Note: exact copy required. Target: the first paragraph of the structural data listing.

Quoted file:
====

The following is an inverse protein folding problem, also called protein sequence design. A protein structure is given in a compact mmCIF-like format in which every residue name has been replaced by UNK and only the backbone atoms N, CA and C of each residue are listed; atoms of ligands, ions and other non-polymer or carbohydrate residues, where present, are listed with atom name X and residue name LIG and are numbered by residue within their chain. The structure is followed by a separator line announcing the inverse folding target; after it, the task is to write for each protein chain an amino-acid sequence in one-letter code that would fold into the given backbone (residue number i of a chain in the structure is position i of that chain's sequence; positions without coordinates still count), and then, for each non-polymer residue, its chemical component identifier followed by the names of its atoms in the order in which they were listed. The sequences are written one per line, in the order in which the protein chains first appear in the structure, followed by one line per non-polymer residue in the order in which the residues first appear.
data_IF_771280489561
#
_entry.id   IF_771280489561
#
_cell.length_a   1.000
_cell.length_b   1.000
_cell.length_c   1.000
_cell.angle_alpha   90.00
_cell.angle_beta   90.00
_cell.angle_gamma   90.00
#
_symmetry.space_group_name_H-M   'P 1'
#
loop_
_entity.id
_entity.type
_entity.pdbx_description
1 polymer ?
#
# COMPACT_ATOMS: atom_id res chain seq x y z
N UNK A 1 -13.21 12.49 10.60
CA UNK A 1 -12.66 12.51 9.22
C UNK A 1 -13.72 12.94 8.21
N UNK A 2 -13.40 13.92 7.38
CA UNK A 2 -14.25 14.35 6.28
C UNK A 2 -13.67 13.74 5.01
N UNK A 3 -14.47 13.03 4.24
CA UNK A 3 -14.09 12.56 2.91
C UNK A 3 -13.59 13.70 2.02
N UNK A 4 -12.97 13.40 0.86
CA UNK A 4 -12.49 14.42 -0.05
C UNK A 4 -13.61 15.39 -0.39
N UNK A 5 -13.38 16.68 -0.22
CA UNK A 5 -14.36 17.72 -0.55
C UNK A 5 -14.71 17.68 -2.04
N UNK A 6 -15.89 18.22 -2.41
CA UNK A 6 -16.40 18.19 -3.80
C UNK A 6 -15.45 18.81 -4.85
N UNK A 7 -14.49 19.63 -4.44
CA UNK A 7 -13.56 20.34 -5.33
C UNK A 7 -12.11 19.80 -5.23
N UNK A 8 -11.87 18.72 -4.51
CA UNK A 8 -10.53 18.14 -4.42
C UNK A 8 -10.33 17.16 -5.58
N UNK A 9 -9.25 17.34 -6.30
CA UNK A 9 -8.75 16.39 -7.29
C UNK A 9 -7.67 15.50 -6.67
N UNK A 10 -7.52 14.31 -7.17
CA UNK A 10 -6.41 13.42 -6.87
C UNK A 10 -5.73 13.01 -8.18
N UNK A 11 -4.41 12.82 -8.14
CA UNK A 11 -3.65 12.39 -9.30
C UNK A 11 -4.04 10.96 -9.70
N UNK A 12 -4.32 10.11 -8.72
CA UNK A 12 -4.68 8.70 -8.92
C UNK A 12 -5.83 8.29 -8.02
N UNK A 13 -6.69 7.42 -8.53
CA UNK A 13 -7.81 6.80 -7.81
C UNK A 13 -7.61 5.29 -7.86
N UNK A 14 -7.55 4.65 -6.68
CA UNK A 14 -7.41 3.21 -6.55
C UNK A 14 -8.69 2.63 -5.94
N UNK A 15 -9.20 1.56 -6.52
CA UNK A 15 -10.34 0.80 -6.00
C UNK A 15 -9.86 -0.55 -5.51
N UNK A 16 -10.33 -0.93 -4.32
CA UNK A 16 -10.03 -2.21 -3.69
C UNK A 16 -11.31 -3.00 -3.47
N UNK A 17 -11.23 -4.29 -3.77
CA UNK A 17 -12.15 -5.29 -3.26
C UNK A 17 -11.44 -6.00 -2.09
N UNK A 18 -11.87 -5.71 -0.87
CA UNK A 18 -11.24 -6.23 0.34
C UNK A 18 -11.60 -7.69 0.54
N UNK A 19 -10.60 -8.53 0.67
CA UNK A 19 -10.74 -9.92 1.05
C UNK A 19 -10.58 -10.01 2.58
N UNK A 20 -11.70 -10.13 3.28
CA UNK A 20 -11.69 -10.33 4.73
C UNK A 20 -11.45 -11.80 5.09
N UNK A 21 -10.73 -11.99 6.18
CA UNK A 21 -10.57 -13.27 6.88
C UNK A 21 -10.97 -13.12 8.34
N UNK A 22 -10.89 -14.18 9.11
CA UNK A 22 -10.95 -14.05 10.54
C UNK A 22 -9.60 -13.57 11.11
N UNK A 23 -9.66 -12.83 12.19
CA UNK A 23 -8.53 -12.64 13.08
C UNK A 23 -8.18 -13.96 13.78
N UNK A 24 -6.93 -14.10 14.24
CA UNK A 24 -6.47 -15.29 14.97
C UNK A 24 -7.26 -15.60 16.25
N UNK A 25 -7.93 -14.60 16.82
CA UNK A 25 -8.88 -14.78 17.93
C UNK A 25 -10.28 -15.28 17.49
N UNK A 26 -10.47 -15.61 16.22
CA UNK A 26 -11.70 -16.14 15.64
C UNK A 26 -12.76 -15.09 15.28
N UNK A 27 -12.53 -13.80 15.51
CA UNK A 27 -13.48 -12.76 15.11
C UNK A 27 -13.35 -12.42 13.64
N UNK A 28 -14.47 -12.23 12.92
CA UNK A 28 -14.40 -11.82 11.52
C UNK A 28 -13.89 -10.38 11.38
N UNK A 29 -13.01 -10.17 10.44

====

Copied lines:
The following is an inverse protein folding problem, also called protein sequence design. A protein structure is given in a compact mmCIF-like format in which every residue name has been replaced by UNK and only the backbone atoms N, CA and C of each residue are listed; atoms of ligands, ions and other non-polymer or carbohydrate residues, where present, are listed with atom name X and residue name LIG and are numbered by residue within their chain. The structure is followed by a separator line announcing the inverse folding target; after it, the task is to write for each protein chain an amino-acid sequence in one-letter code that would fold into the given backbone (residue number i of a chain in the structure is position i of that chain's sequence; positions without coordinates still count), and then, for each non-polymer residue, its chemical component identifier followed by the names of its atoms in the order in which they were listed. The sequences are written one per line, in the order in which the protein chains first appear in the structure, followed by one line per non-polymer residue in the order in which the residues first appear.